A. V. Hill...on moral issues in science

Is there really then any special ethical dilemma which we scientific men, as distinct from other people, have to meet? I think not, unless it be to convince ourselves humbly that we are just like others in having moral issues to face. It is true that integrity of thought is the absolute condition of our work, and that judgements of value must never be allowed to deflect our judgements of fact. But in this we are not unique. It is true that scietific research has opened up the possibility of unprecedented good, or unlimited harm, for mankind. But the use that is made of it depends in the end on the moral judgements of the whole community of men. It is totally impossible now to reverse the process of discovery. It will certainly go on. To help to guide its use aright is not a scientific dilemma, but the honourable and compelling duty of a good citizen.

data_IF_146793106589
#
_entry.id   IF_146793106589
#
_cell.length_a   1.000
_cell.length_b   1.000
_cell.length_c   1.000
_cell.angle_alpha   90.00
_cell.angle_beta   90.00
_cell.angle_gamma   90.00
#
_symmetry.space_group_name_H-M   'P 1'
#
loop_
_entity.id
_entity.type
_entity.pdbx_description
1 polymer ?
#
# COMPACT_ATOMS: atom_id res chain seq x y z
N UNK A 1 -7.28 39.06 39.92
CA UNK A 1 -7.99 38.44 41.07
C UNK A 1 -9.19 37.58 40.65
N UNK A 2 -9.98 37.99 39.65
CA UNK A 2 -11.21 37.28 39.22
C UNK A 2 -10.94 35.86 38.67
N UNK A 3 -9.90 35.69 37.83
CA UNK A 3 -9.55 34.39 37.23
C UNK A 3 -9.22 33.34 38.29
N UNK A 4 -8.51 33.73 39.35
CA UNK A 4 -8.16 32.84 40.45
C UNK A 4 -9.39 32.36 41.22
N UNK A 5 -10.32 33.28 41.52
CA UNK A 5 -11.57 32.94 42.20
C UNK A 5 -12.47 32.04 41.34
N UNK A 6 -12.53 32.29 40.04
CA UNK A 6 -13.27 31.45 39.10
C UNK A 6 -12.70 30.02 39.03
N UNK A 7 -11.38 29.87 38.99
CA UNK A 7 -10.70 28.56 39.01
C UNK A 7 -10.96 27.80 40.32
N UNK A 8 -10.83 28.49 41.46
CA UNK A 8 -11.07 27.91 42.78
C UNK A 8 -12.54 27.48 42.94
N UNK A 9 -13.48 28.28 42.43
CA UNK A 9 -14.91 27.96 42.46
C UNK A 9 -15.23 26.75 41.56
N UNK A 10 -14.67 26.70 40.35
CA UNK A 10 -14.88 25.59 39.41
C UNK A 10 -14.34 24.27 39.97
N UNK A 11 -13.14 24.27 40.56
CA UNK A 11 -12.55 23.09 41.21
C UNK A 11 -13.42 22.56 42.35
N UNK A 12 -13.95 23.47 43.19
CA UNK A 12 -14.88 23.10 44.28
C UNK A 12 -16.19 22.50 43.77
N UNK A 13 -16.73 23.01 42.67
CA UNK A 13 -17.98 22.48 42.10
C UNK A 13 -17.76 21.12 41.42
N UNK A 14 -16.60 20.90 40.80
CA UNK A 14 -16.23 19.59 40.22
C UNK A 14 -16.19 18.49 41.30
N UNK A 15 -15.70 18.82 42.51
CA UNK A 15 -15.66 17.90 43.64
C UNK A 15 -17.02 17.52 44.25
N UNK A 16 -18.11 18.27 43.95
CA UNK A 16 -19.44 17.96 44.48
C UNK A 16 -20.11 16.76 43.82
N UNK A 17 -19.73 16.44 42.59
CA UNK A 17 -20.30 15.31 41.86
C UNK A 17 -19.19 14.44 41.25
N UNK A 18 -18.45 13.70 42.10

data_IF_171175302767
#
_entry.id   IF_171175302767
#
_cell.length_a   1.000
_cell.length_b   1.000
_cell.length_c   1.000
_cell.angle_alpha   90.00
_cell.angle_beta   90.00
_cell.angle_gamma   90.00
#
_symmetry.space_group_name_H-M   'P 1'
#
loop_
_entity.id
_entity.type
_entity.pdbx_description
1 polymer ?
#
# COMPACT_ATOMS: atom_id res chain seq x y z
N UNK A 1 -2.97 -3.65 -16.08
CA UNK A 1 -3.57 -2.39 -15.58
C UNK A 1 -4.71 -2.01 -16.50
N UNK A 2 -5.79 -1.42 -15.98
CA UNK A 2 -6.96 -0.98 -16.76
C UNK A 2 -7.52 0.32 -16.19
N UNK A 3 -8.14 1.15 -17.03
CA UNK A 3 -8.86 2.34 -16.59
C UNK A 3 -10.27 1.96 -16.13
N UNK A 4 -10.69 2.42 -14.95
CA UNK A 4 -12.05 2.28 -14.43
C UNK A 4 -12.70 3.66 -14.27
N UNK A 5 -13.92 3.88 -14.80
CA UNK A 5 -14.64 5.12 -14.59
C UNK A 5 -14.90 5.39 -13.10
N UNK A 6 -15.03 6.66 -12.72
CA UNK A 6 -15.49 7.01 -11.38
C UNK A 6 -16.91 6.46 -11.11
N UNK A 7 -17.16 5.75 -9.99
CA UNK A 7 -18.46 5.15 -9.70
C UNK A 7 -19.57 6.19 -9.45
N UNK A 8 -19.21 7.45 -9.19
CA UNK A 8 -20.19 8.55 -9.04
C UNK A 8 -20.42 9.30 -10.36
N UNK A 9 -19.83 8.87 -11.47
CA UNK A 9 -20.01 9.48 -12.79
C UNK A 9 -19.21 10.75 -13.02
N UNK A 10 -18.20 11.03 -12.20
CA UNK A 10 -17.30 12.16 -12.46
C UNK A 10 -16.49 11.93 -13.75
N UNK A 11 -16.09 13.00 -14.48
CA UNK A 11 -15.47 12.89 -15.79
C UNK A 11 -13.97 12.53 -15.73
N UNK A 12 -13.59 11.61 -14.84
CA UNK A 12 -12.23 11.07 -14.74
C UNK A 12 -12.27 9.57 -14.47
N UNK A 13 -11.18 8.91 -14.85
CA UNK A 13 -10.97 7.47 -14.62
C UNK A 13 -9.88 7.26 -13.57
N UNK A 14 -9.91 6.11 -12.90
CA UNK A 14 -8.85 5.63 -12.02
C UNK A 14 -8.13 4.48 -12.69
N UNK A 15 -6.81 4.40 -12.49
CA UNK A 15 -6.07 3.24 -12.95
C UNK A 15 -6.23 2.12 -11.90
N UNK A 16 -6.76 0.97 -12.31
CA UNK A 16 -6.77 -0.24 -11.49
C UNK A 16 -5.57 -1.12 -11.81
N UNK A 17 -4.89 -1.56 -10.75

- Presidential Address to the British Association for the Advancement of Science, 1952